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With a 30-second spot costing around $5 million, expectations are high for commercials during the Super Bowl. But this year the ads were pretty underwhelming. Brands largely played it safe, relying on light humor and heartwarming messages to tell their brand story. While these are effective, tried-and-true marketing strategies, we watch the Super Bowl for bold, controversial, hilarious, and shock-and-awe.

To judge this year’s best (and worst) ad spots, we rallied four of the area’s top experts and asked them to weigh in based on their specialty:

Joe Takach, CEO and Founder at Meridian Group – a creative type who appreciates a great concept and execution.

Ken Wayland, Executive Vice President, ndp agency – effective marketing strategies really catch his interest.

Sarah Darrow, Content Strategist, Old Dominion University – the digital and social aspects of a campaign speak to her.

Ashley Smith, Daybreak Anchor, 13NewsNow – with her background, she intuitively understands what resonates with people.

Best Ads

To begin, each panelist shared which spot they considered to be the best.

Ashley & Ken: Bud Light.

Ashley “appreciated the conversation that happened thereafter,” referring to the almost instant buzz from other beer giants as well as corn farmers.

Ken called it a great “disruptor,” as there were too many other safe commercials this year.

Sarah: Amazon.
First and foremost, because of Harrison Ford. But in all seriousness, she said it was great because it was “shareable.” There were multiple parts of the full ad that can be cut and reused elsewhere while still getting across the same message. As any digital content strategist knows, ads like that are the gift that keep on giving.
Joe: Hyundai.
“It delivered,” plain and simple. There were few questions about what the message was after watching this spot.

After hearing from our panelists, we polled the audience to learn their favorite based on a list from and here are the results:

These results stirred up a brief conversation about Game of Thrones in general. Apparently you’re a fan and you loved Bud Light: Jousting Match or you don’t get it and were totally confused why a fire-breathing dragon was part of it.

Unexpected Ads

As expected, Burger King won by a landslide in the category of “WTF.” Although it got people talking, the overwhelming response from our panel is that Burger King missed the mark and seemed to not understand its target audience. Only six or seven people at our luncheon even recognized that it was Andy Warhol.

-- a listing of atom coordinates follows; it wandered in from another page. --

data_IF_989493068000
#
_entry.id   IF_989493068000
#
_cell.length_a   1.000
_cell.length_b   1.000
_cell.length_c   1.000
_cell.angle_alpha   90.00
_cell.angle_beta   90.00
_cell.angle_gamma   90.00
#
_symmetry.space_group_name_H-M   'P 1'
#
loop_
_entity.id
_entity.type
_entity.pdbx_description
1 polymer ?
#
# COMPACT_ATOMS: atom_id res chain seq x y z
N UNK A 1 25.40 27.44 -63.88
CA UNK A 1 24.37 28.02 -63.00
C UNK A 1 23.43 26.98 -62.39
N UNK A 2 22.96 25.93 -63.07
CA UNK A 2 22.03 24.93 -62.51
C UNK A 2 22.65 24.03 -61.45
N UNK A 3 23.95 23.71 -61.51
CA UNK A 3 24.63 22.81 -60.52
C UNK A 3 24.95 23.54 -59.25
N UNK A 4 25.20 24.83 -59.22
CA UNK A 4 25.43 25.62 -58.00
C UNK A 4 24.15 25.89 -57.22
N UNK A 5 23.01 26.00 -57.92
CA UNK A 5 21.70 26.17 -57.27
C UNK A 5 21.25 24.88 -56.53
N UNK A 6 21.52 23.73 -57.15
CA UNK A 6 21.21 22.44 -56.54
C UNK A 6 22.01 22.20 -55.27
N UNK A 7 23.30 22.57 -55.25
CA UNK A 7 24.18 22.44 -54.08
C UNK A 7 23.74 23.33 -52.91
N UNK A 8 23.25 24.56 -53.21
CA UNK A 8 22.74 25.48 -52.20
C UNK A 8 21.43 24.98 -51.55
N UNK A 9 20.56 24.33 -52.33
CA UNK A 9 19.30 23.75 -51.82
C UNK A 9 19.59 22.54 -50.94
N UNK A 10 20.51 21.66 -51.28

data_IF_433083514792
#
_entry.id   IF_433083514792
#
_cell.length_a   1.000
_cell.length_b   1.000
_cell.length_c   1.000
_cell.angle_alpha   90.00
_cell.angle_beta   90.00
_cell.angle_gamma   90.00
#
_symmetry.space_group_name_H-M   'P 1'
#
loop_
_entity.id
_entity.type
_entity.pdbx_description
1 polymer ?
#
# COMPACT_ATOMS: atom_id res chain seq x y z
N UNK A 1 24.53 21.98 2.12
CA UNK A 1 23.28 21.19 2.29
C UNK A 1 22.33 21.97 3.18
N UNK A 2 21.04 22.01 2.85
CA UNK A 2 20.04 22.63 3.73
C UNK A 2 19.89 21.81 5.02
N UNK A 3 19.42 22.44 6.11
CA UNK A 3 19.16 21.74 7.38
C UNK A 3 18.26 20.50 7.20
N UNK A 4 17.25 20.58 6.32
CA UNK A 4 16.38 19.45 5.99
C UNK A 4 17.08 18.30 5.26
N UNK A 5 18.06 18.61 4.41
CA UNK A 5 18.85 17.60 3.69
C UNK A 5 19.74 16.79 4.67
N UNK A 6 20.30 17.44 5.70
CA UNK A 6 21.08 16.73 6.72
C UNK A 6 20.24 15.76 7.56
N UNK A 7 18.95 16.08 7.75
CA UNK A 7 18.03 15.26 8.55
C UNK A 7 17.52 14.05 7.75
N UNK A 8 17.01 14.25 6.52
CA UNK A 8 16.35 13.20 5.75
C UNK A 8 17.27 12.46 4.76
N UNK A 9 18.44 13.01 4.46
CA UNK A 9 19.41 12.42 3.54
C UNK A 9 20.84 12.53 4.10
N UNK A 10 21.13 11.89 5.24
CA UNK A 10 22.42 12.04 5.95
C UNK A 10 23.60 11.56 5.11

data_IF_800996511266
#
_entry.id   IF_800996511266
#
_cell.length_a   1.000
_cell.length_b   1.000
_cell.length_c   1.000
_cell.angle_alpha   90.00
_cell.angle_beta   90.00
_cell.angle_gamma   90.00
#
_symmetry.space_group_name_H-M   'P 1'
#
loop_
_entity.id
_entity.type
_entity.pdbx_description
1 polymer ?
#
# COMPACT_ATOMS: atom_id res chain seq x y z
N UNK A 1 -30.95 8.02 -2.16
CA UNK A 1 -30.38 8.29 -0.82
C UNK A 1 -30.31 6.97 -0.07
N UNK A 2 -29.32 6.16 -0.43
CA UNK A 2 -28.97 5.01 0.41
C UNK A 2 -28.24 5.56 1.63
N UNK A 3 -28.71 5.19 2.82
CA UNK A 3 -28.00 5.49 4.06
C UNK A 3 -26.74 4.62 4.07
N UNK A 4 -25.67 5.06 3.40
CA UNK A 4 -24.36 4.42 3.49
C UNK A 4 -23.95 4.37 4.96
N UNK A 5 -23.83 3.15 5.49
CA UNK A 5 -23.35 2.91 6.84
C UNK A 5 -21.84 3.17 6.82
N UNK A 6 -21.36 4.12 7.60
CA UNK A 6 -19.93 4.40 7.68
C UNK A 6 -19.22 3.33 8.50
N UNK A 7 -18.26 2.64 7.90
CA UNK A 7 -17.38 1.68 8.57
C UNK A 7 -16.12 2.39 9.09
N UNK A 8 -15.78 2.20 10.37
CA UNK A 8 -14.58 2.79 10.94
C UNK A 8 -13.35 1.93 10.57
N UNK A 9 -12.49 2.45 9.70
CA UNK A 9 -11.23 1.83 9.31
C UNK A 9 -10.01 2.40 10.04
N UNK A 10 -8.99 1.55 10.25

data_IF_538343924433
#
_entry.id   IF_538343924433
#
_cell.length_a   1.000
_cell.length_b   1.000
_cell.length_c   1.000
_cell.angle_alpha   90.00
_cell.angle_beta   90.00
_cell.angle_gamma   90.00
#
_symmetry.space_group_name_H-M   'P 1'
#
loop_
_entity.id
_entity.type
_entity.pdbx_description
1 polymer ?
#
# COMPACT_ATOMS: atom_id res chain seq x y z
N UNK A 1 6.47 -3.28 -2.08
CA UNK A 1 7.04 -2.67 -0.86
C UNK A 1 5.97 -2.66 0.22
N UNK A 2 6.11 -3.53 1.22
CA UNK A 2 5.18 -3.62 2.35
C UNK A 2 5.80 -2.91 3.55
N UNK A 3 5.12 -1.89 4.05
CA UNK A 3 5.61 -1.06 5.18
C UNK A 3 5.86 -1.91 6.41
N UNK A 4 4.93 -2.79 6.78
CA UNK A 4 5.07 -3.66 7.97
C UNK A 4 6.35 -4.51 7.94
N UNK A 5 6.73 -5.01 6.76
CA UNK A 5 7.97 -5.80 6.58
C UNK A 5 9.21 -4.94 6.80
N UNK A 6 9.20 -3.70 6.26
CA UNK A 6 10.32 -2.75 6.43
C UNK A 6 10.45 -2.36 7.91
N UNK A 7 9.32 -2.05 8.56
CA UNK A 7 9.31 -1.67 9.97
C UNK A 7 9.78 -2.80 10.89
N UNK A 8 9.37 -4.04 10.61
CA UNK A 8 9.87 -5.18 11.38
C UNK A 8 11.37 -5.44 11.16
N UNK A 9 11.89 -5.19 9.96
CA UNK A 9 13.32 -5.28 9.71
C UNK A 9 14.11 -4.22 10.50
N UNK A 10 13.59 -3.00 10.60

Local Ads

Priority Automotive won everyone’s hearts with their VBSPCA ad.

“Animals are low hanging fruit,” says Sarah, who thought the ad was right on target. She’s correct, that ads featuring cute, lovable animals are almost guaranteed to perform well. Call it one of the few certainties of marketing and advertising.

Ashley noted that although it was a more personal focus, the emotional pull was lost a little as they didn’t take time to tell the whole story with the pet. Nonetheless, it was a great spot.

The Cox Communications ad that followed also had a family-focused message, but with a surprise element to highlight their services. Kudos to both brands!

Digital Review

According to Brandwatch, the campaign with the most mentions was Bud Light. Not surprising, as it comes from the same company that brought us the beloved puppy/pony ads that dominated in recent years

A surprising name on that list? Avocados from Mexico! Their strategy of teasing their commercials before the game and having a robust digital campaign before and during paid off. According to AdAge, in the last seven years, Avocados from Mexico has tripled the amount of fruit brought into the U.S. Keep up the super strategy, super food!

Overall, there seemed to be more misses than hits, especially when you compare this year’s ads to 2018. Some big brands from last year weren’t even in the game (we’re looking at you, Tide) and others we haven’t even heard of were trying to stand out (enough with the chunky milk, Mint Mobile). The only saving grace was that the game itself was a dud, so the ads were enough to carry someone to the final minutes.

We asked our audience to submit words they would use to describe the advertisements this year. Here’s what they said:

A bit of a mixed reaction, to say the least!

We’d like to extend a big THANK YOU to our panelists, our moderator (you rock, Vanessa!), and our attendees. This was a fun conversation and we look forward to a more exciting game and entertaining commercials in 2020.

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